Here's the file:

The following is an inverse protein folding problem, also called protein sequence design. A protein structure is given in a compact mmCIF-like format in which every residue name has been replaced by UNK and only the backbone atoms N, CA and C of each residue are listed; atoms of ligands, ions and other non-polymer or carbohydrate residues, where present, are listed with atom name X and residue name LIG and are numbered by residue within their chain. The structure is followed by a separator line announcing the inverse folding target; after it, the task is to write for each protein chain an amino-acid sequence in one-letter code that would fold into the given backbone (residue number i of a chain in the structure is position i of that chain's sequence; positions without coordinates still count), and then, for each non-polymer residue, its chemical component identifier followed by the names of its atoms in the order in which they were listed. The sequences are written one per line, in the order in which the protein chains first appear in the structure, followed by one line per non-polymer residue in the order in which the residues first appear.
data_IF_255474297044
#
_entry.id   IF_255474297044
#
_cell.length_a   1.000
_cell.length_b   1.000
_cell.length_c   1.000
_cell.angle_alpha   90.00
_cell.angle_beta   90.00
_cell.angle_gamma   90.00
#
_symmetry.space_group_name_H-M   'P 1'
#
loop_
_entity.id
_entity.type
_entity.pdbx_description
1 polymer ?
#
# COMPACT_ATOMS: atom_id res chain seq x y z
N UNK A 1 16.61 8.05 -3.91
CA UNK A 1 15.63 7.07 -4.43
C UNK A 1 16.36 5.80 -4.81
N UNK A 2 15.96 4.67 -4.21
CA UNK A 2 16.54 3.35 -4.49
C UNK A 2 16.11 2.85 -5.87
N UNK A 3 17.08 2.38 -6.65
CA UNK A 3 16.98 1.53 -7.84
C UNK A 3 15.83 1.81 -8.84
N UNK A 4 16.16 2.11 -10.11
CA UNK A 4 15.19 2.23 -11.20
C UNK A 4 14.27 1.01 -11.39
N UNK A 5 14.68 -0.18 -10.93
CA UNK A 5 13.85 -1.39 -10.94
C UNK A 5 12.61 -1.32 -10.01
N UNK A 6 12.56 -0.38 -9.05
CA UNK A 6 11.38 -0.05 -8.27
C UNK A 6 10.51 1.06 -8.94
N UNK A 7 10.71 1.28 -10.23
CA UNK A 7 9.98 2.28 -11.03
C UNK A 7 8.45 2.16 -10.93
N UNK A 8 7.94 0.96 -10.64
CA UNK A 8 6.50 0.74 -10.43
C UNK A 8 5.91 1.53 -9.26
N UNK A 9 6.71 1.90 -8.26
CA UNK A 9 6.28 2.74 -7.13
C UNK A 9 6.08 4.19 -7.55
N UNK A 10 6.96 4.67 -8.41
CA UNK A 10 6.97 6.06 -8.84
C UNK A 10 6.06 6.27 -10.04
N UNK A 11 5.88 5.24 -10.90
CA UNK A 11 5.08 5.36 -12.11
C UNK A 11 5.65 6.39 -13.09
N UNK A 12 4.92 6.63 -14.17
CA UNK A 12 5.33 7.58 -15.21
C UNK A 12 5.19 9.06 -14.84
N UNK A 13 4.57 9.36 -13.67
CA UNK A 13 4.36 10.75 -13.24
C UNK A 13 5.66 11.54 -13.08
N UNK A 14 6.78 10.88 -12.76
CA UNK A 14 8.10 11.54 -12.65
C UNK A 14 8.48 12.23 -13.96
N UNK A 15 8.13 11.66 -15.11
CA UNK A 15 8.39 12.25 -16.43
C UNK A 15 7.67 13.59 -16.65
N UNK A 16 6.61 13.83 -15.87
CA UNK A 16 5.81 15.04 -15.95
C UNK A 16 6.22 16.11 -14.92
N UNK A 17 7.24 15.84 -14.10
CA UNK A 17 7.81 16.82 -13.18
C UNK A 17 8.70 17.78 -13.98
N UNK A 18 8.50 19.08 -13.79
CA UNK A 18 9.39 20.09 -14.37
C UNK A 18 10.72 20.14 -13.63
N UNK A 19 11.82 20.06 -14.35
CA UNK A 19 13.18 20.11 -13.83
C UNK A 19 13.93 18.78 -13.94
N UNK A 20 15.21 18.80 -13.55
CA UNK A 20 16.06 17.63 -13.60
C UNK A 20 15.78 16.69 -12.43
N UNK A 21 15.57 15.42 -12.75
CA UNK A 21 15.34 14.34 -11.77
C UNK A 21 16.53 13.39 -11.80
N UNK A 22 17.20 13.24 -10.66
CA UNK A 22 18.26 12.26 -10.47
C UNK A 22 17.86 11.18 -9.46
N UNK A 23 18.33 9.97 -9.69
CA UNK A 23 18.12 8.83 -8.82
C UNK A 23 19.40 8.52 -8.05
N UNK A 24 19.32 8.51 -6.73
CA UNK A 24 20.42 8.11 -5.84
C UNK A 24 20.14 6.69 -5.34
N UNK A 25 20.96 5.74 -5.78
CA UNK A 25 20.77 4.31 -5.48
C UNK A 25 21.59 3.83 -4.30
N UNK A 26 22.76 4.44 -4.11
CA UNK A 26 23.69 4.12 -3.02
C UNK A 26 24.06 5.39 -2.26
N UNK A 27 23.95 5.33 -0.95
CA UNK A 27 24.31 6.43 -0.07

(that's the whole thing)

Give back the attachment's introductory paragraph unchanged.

The following is an inverse protein folding problem, also called protein sequence design. A protein structure is given in a compact mmCIF-like format in which every residue name has been replaced by UNK and only the backbone atoms N, CA and C of each residue are listed; atoms of ligands, ions and other non-polymer or carbohydrate residues, where present, are listed with atom name X and residue name LIG and are numbered by residue within their chain. The structure is followed by a separator line announcing the inverse folding target; after it, the task is to write for each protein chain an amino-acid sequence in one-letter code that would fold into the given backbone (residue number i of a chain in the structure is position i of that chain's sequence; positions without coordinates still count), and then, for each non-polymer residue, its chemical component identifier followed by the names of its atoms in the order in which they were listed. The sequences are written one per line, in the order in which the protein chains first appear in the structure, followed by one line per non-polymer residue in the order in which the residues first appear.